This gallery is fun and interactive where visitors are encouraged to write letters on an iPad and send them to someone using the appropriate doodles from an app, Priela said.

The doodles, he said, were what Robredo drew in his letters to his daughter Aika.

A stationary bicycle in front of a video screen is also on display, which visitors can use to take a virtual tour of Naga. Aside from his signature flip-flops (tsinelas), Robredo was also known to ride a bike as he went around the city.

Favorite shirt

Priela said they included in the third gallery Robredo’s favorite pink striped shirt that he bought at an ukay-ukay (used clothes shop). He had worn this shirt several times during different occasions.

“It was so funny because when we were looking at his (Robredo’s) pictures, the pink striped shirt was everywhere. You could see that these (pictures) were different events because [the shirt] was worn with different pants, shoes, coats and jackets and backgrounds. I think he was already using that [shirt] when he was still mayor of Naga City. When he was already DILG secretary, he was still using that shirt,” said Rochelle Priela, Gian Paolo’s wife, who oversaw work progress at the museum.

Rochelle said Robredo’s clothes and office uniforms would be included among the items to be displayed in the third gallery.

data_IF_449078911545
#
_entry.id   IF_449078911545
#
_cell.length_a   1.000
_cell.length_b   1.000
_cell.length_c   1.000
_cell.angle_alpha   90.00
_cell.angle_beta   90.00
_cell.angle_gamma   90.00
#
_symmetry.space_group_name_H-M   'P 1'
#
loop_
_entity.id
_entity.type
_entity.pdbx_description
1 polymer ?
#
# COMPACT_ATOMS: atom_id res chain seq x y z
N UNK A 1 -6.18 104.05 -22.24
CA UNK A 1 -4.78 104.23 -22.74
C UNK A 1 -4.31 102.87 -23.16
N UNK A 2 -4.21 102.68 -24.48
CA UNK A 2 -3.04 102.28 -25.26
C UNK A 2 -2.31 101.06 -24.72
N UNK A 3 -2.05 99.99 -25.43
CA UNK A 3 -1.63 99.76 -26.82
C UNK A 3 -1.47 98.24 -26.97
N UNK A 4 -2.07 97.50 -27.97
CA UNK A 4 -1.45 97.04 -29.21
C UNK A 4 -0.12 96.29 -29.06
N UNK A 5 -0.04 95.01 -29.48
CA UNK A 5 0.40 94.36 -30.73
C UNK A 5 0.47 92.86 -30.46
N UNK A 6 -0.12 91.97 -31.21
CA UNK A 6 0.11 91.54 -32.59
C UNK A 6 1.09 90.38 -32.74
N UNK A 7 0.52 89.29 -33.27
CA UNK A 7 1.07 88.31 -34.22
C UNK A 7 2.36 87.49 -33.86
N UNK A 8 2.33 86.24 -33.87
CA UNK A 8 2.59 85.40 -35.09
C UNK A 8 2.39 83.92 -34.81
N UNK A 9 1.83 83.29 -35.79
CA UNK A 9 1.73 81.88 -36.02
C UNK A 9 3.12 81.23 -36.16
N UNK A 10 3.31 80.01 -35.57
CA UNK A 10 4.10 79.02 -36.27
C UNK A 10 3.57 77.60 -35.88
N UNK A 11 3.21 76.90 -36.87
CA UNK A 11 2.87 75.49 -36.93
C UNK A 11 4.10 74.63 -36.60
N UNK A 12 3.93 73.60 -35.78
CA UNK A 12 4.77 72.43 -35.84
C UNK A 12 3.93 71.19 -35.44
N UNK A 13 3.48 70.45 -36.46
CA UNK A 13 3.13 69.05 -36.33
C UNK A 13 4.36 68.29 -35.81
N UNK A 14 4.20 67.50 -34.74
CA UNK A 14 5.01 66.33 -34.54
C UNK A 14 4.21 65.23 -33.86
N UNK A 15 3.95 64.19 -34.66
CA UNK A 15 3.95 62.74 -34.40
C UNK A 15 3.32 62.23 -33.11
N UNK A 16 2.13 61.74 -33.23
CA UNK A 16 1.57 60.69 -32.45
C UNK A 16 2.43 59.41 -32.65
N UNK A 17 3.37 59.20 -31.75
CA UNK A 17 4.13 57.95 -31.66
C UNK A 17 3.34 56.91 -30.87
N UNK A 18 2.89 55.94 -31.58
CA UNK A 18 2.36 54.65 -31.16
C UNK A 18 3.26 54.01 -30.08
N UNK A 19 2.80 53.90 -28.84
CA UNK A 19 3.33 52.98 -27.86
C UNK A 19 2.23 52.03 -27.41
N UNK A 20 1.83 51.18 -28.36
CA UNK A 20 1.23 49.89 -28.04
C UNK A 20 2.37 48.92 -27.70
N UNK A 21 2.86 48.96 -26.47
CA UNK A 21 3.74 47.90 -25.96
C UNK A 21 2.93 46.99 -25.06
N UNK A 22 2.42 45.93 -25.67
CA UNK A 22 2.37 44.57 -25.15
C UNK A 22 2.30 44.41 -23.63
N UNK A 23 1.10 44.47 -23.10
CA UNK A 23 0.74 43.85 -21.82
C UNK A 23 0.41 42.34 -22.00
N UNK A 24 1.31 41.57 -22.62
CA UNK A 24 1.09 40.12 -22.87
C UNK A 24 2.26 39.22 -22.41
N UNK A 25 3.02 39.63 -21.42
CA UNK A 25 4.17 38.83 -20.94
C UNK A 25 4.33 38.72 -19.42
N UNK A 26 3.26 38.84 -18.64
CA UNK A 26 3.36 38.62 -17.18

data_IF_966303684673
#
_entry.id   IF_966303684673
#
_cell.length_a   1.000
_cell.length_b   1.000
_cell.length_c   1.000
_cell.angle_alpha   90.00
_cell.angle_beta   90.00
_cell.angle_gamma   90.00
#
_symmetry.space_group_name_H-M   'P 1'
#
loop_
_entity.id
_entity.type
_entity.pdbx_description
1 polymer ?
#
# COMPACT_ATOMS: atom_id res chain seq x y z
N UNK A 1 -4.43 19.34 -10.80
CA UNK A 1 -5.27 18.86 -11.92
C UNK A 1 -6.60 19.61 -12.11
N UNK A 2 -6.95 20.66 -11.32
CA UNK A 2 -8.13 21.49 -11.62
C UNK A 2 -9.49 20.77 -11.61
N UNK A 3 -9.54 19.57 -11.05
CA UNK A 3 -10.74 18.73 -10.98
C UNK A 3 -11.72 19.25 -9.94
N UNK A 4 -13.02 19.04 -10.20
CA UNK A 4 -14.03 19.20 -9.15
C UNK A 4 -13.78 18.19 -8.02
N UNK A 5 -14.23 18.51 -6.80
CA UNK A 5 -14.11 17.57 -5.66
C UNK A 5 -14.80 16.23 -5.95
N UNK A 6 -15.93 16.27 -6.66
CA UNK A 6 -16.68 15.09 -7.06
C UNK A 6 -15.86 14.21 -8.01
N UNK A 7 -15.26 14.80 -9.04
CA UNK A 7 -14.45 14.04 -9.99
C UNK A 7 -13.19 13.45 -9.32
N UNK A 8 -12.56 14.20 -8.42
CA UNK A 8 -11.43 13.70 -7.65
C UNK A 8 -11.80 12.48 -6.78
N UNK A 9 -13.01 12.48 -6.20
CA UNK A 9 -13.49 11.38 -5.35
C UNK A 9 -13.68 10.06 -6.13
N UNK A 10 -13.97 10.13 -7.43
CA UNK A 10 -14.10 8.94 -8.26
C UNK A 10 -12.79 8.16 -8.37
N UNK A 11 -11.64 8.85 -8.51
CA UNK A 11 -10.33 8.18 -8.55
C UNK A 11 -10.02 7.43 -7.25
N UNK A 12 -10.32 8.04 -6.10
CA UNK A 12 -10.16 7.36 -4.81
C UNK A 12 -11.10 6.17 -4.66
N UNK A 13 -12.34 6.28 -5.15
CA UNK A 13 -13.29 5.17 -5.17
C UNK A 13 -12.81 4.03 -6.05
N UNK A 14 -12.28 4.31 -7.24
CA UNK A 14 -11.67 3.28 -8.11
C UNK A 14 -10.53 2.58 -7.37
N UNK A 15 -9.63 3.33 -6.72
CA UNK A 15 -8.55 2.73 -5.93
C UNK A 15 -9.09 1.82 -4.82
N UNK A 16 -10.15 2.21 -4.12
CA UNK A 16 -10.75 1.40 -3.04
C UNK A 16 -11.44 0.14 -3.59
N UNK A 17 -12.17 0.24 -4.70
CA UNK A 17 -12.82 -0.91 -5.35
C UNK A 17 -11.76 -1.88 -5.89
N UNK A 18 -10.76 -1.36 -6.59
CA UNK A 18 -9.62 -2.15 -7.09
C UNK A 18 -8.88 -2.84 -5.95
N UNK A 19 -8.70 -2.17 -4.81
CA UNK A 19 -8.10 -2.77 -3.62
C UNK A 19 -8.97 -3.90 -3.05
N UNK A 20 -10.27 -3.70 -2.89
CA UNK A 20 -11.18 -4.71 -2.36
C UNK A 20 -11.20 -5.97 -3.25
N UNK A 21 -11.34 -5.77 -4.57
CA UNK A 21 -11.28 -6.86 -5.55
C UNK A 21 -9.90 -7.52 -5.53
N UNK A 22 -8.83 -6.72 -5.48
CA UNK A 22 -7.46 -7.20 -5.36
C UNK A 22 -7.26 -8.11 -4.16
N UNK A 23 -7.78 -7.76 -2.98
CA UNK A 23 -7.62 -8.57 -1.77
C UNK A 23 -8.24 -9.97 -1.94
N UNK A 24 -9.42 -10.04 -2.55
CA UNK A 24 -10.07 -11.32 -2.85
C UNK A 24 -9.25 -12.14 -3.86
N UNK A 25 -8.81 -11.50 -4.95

Final journey

The final gallery resembles a fuselage and called “Legacy,” according to Priela.

He said visitors would be taken to Robredo’s journey from the time he left Cebu City on board a light plane up to his burial.

“It’s like a timeline. Visitors will see frame by frame what happened starting Aug. 18, 2012, the retrieval of the body, the wake at the Archbishop’s Palace in Naga City, the wake in Malacañang, the return of Robredo’s casket to Naga City and the burial,” Priela said.

He said the gallery also features audio, video and photo exhibits, presented as flash reports, about the plane crash, the retrieval operation in Masbate and the wake. Other items on display include the souvenir program of the last event that Robredo had attended in Cebu and his travelling bag.

“Towards the end of the exhibit, we are showing the different posthumous awards given to Robredo by different institutions and boxes [featuring] the places or organizations named after him,” Priela said.

But the MJR building is more than a museum with an auditorium, a coffee shop, a souvenir store, gallery for changing exhibits and the office of the Naga City Good Governance Institute.

On top of the museum building is a 900-square meter area covered with lawn grass that doubles as playground or a place for stargazing.

A brainchild of the Naga City government under Mayor John Bongat, the museum’s construction is undertaken in partnership with the National Historical Commission of the Philippines.

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TAGS: Jesse Robredo, Museo ni Jesse Robredo (MJR), Museum, Naga City